Feeling Off Balance - Spinning With Vertigo

Benign Paroxysmal Positional Vertigo ( BPPV) is one of the most common causes of vertigo and accounts for around 50% of people over the age of 65 who complain of dizziness. However it is also found in younger patients, mainly with no known cause but sometimes there is a history of head trauma or whiplash.

In BBPV, dizziness is generally thought to be due to debris which has collected within a part of the inner ear. This debris or crystals can detach and fall into the semicircular canals. These canals are party responsible for your balance and the crystals change the way the fluid in them moves. This in turn gives the brain false information about the movement of your head. Some patients will report that for many years they have avoided looking up or sleeping flat without realising there is a simple management available.

BPPV is Characterised by:

  • Sudden and severe vertigo when the head is moved around
  • Common triggers of rolling over in bed, getting out of bed or lifting the head to look up
  • Spinning sensation often for a few minutes only
  • Can be accompanied by severe nausea
  • Shampooing hair, dental visits and yoga or gym positions are often triggers
  • Vertigo coming and going for no apparent reason
  • Attacks of disabling vertigo for a few weeks, then a period of time with no symptoms at all

BPPV Treatment

Careful differential diagnosis by our experienced Physiotherapists is important and will involve several tests to diagnose BPPV followed by treatment to relocate the ear debris. Not all Physiotherapists are trained in the assessment and treatment of BPPV. The treatment is very effective and in many people only one treatment is required to relocate the crystals. It involves sequential movement of your head into four positions. A follow up session is required to determine the effectiveness of the procedure and suitable instruction in home treatment options as recurrence is not unusual.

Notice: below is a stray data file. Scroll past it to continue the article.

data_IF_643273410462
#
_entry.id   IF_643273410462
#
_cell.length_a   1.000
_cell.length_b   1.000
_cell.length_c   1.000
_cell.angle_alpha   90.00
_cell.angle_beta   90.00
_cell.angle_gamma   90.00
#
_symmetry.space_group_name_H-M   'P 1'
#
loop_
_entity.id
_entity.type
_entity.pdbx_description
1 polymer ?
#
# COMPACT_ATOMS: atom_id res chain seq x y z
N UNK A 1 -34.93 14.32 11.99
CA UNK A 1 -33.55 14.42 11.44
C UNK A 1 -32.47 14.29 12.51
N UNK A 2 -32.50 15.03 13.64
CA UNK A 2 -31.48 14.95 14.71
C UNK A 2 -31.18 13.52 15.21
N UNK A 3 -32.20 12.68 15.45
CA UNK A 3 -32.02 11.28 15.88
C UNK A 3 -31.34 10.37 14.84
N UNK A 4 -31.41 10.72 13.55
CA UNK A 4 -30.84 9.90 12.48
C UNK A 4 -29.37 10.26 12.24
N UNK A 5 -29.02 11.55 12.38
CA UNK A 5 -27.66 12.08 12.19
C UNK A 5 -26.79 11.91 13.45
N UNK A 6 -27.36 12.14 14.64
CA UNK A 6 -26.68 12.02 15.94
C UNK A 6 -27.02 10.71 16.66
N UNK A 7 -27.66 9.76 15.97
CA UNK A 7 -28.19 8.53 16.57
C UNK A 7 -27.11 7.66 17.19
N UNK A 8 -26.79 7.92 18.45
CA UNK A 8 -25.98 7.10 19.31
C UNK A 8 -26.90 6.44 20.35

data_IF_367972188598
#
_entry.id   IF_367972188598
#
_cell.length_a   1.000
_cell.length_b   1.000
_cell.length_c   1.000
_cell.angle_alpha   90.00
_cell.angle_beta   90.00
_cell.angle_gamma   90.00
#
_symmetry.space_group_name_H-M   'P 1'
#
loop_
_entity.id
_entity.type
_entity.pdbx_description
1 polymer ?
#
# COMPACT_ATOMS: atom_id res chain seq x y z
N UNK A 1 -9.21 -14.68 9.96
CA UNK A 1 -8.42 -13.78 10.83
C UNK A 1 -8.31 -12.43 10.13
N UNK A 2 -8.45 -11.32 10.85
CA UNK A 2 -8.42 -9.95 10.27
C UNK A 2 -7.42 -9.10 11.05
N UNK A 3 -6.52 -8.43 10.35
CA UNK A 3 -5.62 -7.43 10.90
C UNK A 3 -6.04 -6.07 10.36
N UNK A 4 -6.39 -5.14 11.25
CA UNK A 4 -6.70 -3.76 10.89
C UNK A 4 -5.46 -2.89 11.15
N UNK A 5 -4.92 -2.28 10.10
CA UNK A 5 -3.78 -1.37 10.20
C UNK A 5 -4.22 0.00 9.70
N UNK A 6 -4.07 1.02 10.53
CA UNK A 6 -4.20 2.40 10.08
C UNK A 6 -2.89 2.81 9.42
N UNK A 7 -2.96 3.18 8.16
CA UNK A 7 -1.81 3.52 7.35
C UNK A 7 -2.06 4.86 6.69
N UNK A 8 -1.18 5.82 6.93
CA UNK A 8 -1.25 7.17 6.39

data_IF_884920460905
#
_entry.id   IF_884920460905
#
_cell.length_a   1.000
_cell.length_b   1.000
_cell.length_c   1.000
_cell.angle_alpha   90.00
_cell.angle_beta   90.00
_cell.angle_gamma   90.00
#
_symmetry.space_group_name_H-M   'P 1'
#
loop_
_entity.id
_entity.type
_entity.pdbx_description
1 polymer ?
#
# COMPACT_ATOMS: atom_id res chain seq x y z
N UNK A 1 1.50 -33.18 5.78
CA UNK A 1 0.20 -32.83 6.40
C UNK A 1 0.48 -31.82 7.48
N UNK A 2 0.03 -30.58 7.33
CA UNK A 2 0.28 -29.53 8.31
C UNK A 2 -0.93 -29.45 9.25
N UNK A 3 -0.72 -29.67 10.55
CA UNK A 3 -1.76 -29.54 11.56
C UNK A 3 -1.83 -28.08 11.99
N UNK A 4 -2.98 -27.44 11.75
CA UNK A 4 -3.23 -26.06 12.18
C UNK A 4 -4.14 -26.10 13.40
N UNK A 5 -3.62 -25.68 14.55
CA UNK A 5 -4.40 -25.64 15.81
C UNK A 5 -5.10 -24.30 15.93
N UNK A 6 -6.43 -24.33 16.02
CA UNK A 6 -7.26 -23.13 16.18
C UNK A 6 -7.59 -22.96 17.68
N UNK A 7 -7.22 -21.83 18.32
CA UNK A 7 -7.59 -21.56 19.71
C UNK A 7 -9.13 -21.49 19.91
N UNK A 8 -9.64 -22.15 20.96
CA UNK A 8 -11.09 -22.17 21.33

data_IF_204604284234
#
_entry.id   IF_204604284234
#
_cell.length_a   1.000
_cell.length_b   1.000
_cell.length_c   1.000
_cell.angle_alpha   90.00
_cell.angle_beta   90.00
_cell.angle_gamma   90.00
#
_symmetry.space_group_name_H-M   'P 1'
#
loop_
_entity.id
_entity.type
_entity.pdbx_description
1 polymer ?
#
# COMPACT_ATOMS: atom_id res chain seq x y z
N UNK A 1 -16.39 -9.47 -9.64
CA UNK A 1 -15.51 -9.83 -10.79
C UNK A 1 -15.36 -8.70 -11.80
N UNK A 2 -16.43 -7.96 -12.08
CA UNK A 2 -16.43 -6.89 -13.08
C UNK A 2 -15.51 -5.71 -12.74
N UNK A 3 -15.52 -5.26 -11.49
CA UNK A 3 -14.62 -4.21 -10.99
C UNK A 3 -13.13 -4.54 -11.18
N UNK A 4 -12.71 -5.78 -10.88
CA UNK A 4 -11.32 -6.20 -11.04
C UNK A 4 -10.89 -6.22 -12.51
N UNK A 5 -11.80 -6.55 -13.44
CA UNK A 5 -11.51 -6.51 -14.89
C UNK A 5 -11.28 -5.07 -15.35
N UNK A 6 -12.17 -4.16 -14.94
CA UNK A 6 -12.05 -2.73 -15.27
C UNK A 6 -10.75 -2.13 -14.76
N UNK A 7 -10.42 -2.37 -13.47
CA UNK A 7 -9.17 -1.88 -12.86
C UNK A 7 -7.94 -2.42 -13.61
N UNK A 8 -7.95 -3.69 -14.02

During your follow up visit self management techniques can be learnt. After your treatment it is important to follow the directions given but it is not unusual to feel an exacerbation on the day of treatment.

In some people, the positional vertigo can be eliminated, but imbalance persists. In this case it may be necessary to undertake a course of vestibular rehabilitation.

Vestibular rehabilitation is also indicated when there is imbalance due to vestibular loss or when the diagnosis may be unclear. A detailed questionnaire and functional testing are then used to measure the success of therapy.

if your symptoms sound like it is BPPV, the easiest way to diagnose and treat your symptoms is to book an appointment with a BPPV trained Physiotherapist.

When you are booking for specialised treatment in this area, please request one of our Physios with training in this area.

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